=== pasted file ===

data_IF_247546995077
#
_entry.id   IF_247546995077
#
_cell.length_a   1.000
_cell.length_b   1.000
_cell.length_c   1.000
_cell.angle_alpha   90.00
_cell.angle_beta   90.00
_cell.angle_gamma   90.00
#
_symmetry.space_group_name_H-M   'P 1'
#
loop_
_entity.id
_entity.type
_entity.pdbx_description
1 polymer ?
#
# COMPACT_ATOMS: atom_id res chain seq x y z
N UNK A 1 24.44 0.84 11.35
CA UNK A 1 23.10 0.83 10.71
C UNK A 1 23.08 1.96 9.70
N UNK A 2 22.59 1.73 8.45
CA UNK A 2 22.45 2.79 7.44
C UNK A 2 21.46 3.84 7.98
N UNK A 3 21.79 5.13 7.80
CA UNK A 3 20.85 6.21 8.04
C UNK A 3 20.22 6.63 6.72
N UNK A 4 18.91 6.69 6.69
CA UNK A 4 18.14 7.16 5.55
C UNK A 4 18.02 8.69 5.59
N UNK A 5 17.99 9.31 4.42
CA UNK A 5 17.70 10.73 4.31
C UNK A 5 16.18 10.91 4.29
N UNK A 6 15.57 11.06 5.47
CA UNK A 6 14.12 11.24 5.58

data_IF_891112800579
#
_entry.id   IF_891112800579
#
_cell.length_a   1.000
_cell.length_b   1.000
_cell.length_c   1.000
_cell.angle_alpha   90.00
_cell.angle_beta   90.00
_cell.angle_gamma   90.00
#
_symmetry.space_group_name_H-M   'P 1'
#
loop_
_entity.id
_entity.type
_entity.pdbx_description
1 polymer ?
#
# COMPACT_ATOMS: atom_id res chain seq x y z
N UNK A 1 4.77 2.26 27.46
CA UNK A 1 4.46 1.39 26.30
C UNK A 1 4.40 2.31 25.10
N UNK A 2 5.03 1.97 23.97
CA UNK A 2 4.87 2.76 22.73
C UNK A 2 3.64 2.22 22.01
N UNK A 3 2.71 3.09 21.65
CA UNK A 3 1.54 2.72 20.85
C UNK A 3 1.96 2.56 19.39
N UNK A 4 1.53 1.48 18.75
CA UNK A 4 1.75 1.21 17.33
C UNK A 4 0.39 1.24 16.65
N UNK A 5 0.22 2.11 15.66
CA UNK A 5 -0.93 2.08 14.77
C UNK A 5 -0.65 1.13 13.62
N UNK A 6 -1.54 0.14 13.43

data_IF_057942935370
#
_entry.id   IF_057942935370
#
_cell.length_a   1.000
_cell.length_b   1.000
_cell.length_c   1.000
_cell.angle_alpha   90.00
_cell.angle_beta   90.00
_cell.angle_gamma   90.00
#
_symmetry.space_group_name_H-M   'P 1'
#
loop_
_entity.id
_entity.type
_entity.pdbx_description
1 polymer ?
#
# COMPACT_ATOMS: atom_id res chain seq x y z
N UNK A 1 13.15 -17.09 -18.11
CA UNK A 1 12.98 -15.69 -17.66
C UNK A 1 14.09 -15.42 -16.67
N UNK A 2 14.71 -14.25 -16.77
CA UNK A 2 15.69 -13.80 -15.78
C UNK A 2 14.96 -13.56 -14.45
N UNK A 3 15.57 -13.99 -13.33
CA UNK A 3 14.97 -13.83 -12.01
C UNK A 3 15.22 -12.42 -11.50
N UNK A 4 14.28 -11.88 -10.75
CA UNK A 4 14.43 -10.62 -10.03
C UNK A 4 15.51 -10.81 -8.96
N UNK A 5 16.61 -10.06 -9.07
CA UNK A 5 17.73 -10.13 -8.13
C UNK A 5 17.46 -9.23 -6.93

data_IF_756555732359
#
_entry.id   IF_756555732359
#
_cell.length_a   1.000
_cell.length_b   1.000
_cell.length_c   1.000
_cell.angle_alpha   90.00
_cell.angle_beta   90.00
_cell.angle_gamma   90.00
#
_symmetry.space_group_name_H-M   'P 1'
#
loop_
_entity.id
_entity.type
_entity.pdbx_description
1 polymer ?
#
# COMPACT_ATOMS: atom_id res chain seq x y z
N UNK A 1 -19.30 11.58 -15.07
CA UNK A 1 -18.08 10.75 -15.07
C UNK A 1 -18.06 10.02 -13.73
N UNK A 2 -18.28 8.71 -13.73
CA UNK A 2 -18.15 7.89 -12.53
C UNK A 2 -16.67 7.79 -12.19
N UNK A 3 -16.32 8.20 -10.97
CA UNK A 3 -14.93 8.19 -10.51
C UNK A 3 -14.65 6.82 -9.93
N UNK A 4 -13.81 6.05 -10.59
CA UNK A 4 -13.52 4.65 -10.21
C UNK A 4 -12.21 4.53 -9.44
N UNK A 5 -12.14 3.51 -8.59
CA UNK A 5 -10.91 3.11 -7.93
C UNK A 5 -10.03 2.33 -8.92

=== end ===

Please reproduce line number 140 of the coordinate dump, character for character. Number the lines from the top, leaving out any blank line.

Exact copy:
C UNK A 4 -12.21 4.53 -9.44